A sun flare or starburst is an artistic photographic technique that can be achieved without any special post-processing or editing tricks. By controlling how light enters the camera, we can make some really compelling images, here’s how.
The key to capturing starbursts
To capture starbursts, we need to stop down to the minimum aperture of the lens. This is usually f/22. This makes the actual size of the aperture smaller, allowing less light in. The smaller hole is what gives us the beautiful starburst effect.
Best gear to use
With the aperture at f/22, less light will pass through the sensor, so we need to keep the shutter open longer. Trying to handhold the camera is next to impossible — a sturdy tripod is required.
To avoid camera shake, and to control the shutter speed in bulb mode, a remote trigger is a great accessory. This will keep your hands free from accidentally bumping the camera when you take the shot.
Setting up the shot for starbursts
Look for a location with lots of pleasing lights. If you’re new to long exposure, place your camera in aperture priority and take a quick test shot with an open aperture of f/5.6 or f/2.8. This will give you a faster shutter speed, allowing you to view the image quickly.
Warning: The image will not look good. Our intention here is to frame the shot and see what effects the lights have on the image. When you’re ready, set the camera in manual mode with an aperture of f/22 and a shutter speed of about 30 seconds. Adjust your ISO to achieve the proper exposure.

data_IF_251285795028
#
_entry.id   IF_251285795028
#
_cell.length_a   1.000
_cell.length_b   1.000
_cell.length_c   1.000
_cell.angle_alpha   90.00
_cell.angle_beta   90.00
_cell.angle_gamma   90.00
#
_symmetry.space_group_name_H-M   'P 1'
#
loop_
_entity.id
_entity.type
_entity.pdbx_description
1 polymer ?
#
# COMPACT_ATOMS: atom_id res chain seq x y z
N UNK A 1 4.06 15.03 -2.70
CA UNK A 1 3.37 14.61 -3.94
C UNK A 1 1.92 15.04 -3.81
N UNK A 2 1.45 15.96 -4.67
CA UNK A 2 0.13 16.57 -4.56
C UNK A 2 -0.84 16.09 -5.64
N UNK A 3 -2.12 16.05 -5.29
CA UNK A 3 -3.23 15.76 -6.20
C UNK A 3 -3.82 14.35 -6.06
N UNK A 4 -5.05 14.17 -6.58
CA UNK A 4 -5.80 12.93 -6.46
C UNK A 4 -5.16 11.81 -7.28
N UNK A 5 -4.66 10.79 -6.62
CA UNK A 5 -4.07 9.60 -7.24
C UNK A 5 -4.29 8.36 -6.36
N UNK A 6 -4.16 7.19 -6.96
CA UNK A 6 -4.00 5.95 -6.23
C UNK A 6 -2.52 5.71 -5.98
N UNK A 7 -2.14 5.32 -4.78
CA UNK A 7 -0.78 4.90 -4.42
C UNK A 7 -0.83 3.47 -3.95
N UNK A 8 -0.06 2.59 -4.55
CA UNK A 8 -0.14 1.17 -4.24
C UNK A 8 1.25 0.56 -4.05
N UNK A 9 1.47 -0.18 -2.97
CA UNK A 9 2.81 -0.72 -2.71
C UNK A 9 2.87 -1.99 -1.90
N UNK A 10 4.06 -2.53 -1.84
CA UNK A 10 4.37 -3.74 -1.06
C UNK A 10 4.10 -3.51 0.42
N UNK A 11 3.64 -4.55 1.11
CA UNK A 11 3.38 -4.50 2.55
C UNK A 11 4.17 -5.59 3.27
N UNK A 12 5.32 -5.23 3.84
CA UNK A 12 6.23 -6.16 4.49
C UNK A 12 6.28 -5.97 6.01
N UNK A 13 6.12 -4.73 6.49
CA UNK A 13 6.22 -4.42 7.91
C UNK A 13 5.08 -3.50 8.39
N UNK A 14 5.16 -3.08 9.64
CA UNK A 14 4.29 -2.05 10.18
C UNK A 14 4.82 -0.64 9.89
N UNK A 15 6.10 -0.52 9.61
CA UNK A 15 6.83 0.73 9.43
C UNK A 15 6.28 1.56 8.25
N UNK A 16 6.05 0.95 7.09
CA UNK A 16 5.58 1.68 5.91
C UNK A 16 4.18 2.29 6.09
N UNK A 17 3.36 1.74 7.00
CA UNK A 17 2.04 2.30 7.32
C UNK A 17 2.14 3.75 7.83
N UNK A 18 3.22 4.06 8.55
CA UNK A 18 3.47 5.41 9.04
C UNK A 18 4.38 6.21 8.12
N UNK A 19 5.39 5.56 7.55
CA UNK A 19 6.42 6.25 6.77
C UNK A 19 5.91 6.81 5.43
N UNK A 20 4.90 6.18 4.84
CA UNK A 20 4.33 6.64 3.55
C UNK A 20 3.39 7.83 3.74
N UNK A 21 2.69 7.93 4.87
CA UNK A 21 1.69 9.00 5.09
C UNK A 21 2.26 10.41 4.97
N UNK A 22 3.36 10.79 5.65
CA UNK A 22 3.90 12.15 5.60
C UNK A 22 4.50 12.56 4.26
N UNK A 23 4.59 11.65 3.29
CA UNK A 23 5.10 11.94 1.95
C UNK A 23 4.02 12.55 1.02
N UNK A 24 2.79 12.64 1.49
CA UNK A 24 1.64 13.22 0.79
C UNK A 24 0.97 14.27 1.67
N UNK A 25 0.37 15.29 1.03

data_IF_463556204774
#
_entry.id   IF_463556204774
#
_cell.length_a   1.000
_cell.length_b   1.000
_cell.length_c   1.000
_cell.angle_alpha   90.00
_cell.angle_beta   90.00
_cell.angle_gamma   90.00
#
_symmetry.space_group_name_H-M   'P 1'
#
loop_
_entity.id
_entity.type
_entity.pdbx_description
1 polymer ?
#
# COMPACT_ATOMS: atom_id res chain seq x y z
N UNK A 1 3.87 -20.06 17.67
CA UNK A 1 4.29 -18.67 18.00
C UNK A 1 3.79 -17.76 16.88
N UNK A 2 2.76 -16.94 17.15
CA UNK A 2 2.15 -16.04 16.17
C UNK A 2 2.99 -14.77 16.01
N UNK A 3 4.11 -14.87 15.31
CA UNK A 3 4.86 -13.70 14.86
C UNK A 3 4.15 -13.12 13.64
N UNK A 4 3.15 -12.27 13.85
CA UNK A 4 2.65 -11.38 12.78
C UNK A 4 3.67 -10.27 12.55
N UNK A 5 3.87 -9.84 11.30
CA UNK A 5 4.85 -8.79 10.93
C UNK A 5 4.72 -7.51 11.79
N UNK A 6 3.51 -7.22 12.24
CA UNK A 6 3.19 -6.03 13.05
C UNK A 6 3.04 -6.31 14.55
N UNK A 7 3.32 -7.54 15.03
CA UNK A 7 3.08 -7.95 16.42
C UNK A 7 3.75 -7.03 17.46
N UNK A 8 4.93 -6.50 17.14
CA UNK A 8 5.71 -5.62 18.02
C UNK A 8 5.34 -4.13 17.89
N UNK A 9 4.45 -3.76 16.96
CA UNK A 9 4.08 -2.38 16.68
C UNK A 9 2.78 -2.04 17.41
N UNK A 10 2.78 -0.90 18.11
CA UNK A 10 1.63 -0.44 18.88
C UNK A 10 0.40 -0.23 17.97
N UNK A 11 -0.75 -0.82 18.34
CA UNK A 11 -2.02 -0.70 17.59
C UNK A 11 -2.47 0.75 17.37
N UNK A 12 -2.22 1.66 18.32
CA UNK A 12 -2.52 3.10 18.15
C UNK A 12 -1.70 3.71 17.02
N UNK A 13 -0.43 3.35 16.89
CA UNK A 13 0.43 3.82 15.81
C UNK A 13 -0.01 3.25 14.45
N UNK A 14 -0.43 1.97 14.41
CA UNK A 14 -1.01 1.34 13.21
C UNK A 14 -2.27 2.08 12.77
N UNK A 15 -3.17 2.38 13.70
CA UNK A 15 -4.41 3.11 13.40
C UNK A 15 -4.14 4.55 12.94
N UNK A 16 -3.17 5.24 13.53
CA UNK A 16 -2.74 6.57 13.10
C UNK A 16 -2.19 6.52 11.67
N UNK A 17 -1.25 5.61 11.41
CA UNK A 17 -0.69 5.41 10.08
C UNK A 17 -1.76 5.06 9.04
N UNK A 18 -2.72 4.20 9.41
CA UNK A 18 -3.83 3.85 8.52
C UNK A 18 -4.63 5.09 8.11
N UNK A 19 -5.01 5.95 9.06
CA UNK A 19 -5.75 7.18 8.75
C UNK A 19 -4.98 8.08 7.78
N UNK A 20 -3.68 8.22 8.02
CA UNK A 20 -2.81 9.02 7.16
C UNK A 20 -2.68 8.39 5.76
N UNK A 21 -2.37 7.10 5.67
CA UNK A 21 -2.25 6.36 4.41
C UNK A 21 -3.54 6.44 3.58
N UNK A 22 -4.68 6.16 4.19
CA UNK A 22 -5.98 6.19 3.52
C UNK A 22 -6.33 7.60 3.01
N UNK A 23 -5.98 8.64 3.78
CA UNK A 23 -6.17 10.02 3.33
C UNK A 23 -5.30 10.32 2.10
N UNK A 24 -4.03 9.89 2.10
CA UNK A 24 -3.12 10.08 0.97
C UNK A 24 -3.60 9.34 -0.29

Experiment in Bulb mode
Using a remote trigger, set your shutter speed to Bulb mode. We’ve already established we need a 30-second exposure from our last photo.
This time, see what happens when you leave the shutter open for 25 to 35 seconds. Keeping the same settings, count out loud while holding the shutter open. Keeping the shutter open longer will allow more light to pass through to the sensor, making the image brighter. A shorter duration will make the image darker.
The key to capturing sun flares
The same concept of capturing a starburst can be applied to capturing images of the sun, moon and sun flares. We need a small aperture, f/22, to keep the sun or moon from looking like a white glob.
The only difference is shutter speed. Since we are dealing with more light, we can afford to use a faster shutter speed. To capture the sun’s flare, find an object to hide the sun and adjust yourself until just a sliver of the sun shines through. When you see the bright flare from the sun, quickly take the shot and move away.
You will see spots, so make sure this shot is toward the end of your shoot.
Normally, a longer exposure will capture richer colors. To keep proper exposure, adjust your ISO or add a neutral density filter. The best advice is to experiment and have fun as you capture the beauty of starbursts and sun flares.